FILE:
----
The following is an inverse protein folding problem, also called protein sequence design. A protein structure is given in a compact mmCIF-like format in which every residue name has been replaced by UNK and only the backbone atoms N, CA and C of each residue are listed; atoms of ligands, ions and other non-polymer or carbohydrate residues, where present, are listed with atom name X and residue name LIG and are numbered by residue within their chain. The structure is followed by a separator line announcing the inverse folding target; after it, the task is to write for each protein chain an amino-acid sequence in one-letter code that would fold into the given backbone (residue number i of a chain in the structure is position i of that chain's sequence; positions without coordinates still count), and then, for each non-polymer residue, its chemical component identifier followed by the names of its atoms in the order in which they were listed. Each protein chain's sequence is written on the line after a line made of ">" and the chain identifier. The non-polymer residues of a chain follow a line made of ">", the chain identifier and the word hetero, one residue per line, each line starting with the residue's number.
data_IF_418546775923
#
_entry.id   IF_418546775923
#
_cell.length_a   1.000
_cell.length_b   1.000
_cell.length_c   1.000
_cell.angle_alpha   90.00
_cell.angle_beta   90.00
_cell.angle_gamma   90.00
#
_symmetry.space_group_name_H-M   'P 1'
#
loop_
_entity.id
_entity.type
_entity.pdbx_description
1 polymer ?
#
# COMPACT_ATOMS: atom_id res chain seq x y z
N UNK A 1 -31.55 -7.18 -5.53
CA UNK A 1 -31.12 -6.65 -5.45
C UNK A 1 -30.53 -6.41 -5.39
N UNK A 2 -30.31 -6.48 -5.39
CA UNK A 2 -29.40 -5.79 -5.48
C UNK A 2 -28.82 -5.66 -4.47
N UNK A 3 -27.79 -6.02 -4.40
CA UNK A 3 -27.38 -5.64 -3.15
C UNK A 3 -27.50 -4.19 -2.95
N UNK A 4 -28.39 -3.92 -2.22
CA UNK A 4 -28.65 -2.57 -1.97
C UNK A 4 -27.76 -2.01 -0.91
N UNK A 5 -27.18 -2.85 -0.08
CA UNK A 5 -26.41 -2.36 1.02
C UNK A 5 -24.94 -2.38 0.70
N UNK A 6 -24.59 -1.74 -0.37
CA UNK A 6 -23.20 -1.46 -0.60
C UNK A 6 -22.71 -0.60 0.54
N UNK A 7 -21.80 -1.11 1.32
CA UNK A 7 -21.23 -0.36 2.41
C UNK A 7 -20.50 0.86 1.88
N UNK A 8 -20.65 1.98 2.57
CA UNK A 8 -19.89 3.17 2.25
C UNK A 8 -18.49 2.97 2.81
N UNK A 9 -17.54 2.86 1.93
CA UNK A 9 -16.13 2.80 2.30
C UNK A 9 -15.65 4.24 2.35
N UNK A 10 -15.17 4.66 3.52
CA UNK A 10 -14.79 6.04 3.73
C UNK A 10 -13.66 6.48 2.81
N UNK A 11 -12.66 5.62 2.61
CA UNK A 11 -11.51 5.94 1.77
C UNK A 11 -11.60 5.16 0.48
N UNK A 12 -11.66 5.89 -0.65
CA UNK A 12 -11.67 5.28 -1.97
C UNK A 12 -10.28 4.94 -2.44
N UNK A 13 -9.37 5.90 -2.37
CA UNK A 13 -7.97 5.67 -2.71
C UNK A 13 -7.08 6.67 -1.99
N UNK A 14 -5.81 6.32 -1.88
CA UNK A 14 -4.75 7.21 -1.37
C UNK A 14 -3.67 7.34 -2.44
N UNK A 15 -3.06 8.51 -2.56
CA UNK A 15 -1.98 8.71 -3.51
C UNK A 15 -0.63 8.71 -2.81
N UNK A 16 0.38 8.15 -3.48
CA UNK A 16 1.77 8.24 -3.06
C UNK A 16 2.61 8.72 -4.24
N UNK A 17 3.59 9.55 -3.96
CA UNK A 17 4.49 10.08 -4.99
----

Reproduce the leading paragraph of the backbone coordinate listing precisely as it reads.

The following is an inverse protein folding problem, also called protein sequence design. A protein structure is given in a compact mmCIF-like format in which every residue name has been replaced by UNK and only the backbone atoms N, CA and C of each residue are listed; atoms of ligands, ions and other non-polymer or carbohydrate residues, where present, are listed with atom name X and residue name LIG and are numbered by residue within their chain. The structure is followed by a separator line announcing the inverse folding target; after it, the task is to write for each protein chain an amino-acid sequence in one-letter code that would fold into the given backbone (residue number i of a chain in the structure is position i of that chain's sequence; positions without coordinates still count), and then, for each non-polymer residue, its chemical component identifier followed by the names of its atoms in the order in which they were listed. Each protein chain's sequence is written on the line after a line made of ">" and the chain identifier. The non-polymer residues of a chain follow a line made of ">", the chain identifier and the word hetero, one residue per line, each line starting with the residue's number.